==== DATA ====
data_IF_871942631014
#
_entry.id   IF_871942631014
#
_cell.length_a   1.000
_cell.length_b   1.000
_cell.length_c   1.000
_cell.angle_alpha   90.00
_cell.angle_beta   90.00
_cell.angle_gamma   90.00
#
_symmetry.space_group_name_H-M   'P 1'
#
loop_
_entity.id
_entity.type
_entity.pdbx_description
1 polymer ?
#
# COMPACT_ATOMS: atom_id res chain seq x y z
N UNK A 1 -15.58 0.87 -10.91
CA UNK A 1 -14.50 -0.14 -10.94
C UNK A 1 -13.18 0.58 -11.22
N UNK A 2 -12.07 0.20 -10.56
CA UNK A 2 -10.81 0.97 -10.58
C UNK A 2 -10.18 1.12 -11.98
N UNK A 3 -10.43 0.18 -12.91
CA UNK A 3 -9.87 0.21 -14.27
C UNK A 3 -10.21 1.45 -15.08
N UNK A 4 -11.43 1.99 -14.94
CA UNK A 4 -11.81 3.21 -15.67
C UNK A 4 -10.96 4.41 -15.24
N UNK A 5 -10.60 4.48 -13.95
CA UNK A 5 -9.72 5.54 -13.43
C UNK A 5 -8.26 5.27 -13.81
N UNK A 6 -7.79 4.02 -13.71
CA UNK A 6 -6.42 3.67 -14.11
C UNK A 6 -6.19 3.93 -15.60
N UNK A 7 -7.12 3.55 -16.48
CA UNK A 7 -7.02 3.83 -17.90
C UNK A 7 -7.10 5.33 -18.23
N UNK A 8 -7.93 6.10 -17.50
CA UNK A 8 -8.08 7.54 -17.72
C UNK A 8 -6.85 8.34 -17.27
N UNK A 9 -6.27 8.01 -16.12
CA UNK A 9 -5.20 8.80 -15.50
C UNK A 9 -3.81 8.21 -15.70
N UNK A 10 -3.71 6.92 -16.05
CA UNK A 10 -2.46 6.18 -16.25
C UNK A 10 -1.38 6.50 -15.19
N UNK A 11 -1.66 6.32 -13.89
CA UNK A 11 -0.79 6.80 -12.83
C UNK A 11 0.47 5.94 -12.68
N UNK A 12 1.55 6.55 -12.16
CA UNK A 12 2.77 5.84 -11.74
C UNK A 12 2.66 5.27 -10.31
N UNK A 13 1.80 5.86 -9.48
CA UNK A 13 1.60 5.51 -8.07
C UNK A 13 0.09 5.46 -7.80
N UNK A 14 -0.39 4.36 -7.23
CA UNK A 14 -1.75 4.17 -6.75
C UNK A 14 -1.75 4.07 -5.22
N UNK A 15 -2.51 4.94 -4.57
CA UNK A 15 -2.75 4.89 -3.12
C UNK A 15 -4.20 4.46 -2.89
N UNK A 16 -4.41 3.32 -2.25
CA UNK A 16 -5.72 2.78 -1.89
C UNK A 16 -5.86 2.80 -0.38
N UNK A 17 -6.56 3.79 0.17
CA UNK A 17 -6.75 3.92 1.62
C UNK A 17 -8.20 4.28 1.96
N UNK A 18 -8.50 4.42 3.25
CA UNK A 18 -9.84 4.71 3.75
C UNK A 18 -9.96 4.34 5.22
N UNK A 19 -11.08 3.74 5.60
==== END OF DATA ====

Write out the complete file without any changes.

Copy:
data_IF_871942631014
#
_entry.id   IF_871942631014
#
_cell.length_a   1.000
_cell.length_b   1.000
_cell.length_c   1.000
_cell.angle_alpha   90.00
_cell.angle_beta   90.00
_cell.angle_gamma   90.00
#
_symmetry.space_group_name_H-M   'P 1'
#
loop_
_entity.id
_entity.type
_entity.pdbx_description
1 polymer ?
#
# COMPACT_ATOMS: atom_id res chain seq x y z
N UNK A 1 -15.58 0.87 -10.91
CA UNK A 1 -14.50 -0.14 -10.94
C UNK A 1 -13.18 0.58 -11.22
N UNK A 2 -12.07 0.20 -10.56
CA UNK A 2 -10.81 0.97 -10.58
C UNK A 2 -10.18 1.12 -11.98
N UNK A 3 -10.43 0.18 -12.91
CA UNK A 3 -9.87 0.21 -14.27
C UNK A 3 -10.21 1.45 -15.08
N UNK A 4 -11.43 1.99 -14.94
CA UNK A 4 -11.81 3.21 -15.67
C UNK A 4 -10.96 4.41 -15.24
N UNK A 5 -10.60 4.48 -13.95
CA UNK A 5 -9.72 5.54 -13.43
C UNK A 5 -8.26 5.27 -13.81
N UNK A 6 -7.79 4.02 -13.71
CA UNK A 6 -6.42 3.67 -14.11
C UNK A 6 -6.19 3.93 -15.60
N UNK A 7 -7.12 3.55 -16.48
CA UNK A 7 -7.02 3.83 -17.90
C UNK A 7 -7.10 5.33 -18.23
N UNK A 8 -7.93 6.10 -17.50
CA UNK A 8 -8.08 7.54 -17.72
C UNK A 8 -6.85 8.34 -17.27
N UNK A 9 -6.27 8.01 -16.12
CA UNK A 9 -5.20 8.80 -15.50
C UNK A 9 -3.81 8.21 -15.70
N UNK A 10 -3.71 6.92 -16.05
CA UNK A 10 -2.46 6.18 -16.25
C UNK A 10 -1.38 6.50 -15.19
N UNK A 11 -1.66 6.32 -13.89
CA UNK A 11 -0.79 6.80 -12.83
C UNK A 11 0.47 5.94 -12.68
N UNK A 12 1.55 6.55 -12.16
CA UNK A 12 2.77 5.84 -11.74
C UNK A 12 2.66 5.27 -10.31
N UNK A 13 1.80 5.86 -9.48
CA UNK A 13 1.60 5.51 -8.07
C UNK A 13 0.09 5.46 -7.80
N UNK A 14 -0.39 4.36 -7.23
CA UNK A 14 -1.75 4.17 -6.75
C UNK A 14 -1.75 4.07 -5.22
N UNK A 15 -2.51 4.94 -4.57
CA UNK A 15 -2.75 4.89 -3.12
C UNK A 15 -4.20 4.46 -2.89
N UNK A 16 -4.41 3.32 -2.25
CA UNK A 16 -5.72 2.78 -1.89
C UNK A 16 -5.86 2.80 -0.38
N UNK A 17 -6.56 3.79 0.17
CA UNK A 17 -6.75 3.92 1.62
C UNK A 17 -8.20 4.28 1.96
N UNK A 18 -8.50 4.42 3.25
CA UNK A 18 -9.84 4.71 3.75
C UNK A 18 -9.96 4.34 5.22
N UNK A 19 -11.08 3.74 5.60